London forex dealers are texting client orders to day traders in nearby towns to make possibly illegal personal prop bets, Bloomberg’s Ambereen Choudhury, Liam Vaughan & Gavin Finch report.
The dealers would transmit details of the orders to individuals who’d rented trading desks in towns like Kent and Essex an hour outside London. The dealers also used instant messaging. Once armed with the clients’ positions, the day traders would make bets on currency directions, and would split any profits in cash with the dealers.
One of the sources said he’d witnessed a day trader hand over a cash-filled envelope to his corporate counterpart in the parking lot of an Essex bar. Bloomberg cites three unnamed traders who had witnessed the practice over the course of several years.
“[This] shows the extent to which dealers would go to circumvent rules designed to stop them from profiting at the expense of clients, and how alleged wrongdoing in the foreign-exchange market stretched beyond the trading floors of London’s financial district to unregulated day traders in Essex and Kent,” Bloomberg writes.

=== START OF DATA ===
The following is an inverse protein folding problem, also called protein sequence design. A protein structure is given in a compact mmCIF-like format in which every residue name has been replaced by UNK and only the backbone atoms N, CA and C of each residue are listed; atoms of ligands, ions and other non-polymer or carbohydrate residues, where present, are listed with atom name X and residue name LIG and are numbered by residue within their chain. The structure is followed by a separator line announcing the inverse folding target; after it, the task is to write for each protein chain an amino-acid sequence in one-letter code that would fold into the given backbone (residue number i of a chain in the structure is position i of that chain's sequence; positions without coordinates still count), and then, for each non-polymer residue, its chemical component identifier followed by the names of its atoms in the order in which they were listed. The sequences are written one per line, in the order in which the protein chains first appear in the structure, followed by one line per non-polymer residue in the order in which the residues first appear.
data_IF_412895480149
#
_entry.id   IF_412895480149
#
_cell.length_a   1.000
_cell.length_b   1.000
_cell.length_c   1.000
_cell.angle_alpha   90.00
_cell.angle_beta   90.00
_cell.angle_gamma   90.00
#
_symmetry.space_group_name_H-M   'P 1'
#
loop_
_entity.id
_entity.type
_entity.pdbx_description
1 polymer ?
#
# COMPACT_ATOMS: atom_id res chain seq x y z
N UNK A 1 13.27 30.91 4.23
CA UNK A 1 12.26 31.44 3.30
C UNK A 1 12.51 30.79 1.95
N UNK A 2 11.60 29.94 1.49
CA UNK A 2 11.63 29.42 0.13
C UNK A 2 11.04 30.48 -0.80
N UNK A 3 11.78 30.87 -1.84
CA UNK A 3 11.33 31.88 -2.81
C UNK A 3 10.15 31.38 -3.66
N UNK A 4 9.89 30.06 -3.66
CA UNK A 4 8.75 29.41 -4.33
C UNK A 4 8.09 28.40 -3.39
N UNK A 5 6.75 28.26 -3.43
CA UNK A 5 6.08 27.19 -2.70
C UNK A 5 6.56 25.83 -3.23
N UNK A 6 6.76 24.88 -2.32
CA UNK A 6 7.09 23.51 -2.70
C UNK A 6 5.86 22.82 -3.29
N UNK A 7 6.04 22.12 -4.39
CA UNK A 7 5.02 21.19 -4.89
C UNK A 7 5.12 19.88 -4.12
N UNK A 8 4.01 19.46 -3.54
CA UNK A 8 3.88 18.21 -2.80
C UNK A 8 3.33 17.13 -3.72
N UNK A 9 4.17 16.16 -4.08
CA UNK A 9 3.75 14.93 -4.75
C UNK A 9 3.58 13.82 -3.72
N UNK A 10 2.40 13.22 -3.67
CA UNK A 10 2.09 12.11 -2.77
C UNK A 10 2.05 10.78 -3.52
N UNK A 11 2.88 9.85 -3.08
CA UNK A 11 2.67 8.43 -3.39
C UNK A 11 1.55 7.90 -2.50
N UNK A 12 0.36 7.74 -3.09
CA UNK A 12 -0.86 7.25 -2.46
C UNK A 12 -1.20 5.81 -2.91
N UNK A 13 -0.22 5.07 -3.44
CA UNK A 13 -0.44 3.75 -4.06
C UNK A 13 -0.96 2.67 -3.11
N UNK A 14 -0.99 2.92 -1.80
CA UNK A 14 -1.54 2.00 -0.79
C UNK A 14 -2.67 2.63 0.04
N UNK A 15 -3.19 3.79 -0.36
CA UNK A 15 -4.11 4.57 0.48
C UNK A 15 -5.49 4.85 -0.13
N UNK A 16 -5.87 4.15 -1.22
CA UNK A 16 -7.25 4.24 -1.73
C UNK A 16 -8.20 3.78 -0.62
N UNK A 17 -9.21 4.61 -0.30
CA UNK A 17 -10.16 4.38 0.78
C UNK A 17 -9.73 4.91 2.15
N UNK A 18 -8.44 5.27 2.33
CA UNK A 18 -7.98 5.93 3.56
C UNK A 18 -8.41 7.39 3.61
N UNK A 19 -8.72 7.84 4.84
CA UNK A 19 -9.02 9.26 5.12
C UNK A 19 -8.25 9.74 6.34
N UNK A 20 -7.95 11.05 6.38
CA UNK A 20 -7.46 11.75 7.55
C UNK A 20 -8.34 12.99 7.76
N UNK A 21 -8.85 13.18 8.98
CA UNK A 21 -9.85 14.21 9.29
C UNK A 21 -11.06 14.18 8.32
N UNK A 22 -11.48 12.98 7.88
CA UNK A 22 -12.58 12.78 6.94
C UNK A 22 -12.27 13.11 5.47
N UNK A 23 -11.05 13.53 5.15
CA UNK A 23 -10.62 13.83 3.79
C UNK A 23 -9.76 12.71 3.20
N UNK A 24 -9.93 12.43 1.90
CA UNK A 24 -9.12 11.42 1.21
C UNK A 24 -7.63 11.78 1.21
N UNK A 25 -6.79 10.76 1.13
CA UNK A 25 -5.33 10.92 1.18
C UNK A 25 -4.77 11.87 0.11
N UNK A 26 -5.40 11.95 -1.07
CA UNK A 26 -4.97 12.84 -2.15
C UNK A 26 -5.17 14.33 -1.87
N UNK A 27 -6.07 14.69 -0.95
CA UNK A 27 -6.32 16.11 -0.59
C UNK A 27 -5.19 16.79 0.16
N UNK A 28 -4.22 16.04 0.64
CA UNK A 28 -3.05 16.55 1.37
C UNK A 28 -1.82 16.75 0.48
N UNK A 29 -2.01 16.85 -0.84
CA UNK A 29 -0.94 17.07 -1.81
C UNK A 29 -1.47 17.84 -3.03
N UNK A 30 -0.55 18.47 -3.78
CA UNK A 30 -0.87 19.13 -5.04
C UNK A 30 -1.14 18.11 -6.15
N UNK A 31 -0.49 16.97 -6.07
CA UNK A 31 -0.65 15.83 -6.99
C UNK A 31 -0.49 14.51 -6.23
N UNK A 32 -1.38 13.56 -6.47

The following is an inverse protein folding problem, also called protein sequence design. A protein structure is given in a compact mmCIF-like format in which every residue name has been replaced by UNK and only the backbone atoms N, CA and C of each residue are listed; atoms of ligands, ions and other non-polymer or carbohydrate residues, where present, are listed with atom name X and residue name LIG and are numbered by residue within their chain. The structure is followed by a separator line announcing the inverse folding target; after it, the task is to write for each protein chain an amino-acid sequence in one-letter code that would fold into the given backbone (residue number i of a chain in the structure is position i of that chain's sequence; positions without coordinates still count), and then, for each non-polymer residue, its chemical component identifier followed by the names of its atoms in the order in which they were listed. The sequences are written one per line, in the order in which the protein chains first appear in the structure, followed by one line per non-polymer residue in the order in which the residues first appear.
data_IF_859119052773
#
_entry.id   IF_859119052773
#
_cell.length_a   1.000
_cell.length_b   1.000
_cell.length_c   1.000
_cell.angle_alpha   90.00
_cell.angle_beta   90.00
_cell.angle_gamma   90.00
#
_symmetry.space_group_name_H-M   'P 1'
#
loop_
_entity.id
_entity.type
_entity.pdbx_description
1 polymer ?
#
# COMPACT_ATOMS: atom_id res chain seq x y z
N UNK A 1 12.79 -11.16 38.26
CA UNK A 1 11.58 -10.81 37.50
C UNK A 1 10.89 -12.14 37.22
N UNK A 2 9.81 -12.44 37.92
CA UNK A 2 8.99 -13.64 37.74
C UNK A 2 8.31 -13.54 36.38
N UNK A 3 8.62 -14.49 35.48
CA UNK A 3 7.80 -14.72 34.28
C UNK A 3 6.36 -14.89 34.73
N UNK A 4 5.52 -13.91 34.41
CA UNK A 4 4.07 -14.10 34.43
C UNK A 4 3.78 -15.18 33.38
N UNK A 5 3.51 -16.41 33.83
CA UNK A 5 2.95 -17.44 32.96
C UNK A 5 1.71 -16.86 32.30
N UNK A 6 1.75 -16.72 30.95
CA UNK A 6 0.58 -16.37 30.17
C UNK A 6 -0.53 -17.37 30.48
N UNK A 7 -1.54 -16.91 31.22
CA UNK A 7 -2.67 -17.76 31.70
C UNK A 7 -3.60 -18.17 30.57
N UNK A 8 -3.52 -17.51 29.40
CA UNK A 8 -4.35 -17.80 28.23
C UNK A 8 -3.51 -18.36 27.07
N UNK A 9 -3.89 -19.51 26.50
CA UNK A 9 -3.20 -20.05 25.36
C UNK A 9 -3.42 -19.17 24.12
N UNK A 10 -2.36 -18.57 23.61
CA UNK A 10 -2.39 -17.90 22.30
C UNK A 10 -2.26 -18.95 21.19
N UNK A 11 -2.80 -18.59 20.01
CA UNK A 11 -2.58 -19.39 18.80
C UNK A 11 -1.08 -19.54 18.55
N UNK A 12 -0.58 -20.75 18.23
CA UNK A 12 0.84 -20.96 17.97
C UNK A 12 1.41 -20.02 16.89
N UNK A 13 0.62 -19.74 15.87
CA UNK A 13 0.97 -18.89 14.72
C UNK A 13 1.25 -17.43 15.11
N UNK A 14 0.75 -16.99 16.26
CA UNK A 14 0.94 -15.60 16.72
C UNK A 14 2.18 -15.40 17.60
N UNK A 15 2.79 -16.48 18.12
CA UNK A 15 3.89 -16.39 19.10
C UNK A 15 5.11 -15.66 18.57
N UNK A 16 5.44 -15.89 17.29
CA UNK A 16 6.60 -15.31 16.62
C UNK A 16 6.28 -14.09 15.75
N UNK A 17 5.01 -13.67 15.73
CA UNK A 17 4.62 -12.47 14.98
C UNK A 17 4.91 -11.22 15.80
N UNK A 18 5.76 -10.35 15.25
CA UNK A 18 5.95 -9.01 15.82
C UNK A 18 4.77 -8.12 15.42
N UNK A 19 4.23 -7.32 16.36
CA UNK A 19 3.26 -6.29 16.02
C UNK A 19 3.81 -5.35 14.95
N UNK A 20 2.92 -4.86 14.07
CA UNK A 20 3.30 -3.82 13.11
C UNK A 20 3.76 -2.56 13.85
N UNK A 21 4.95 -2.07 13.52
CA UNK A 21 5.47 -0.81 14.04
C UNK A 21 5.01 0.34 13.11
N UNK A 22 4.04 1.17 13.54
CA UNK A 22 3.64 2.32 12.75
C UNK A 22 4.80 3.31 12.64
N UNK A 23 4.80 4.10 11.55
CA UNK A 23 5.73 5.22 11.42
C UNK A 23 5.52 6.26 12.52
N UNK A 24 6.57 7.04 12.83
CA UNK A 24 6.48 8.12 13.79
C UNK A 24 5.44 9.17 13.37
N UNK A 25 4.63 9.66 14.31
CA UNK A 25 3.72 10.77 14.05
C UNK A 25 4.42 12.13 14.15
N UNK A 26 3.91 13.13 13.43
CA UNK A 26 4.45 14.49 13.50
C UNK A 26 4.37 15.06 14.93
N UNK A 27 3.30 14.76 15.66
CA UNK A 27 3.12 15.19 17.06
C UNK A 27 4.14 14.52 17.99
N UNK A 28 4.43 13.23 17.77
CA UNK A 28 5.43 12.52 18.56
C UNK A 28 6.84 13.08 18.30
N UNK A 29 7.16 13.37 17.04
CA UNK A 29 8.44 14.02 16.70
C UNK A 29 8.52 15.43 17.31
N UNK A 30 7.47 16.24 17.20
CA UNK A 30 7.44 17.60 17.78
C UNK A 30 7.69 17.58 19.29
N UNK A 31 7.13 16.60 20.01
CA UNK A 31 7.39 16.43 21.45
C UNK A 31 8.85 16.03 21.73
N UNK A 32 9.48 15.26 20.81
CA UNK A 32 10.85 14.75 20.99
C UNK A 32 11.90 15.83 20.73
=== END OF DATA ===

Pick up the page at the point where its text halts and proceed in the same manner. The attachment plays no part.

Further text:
“It’s almost impossible for banks to have a lid on it — – unless they find a way of controlling all forms of communication out of the trading floor,” they quote Tom Kirchmaier, a fellow in the financial-markets group at the London School of Economics, as saying.
Bloomberg says regulators are already probing the issue. The practice echoes the rigging of worldwide benchmark interest rates through traders illicitly sharing their positions.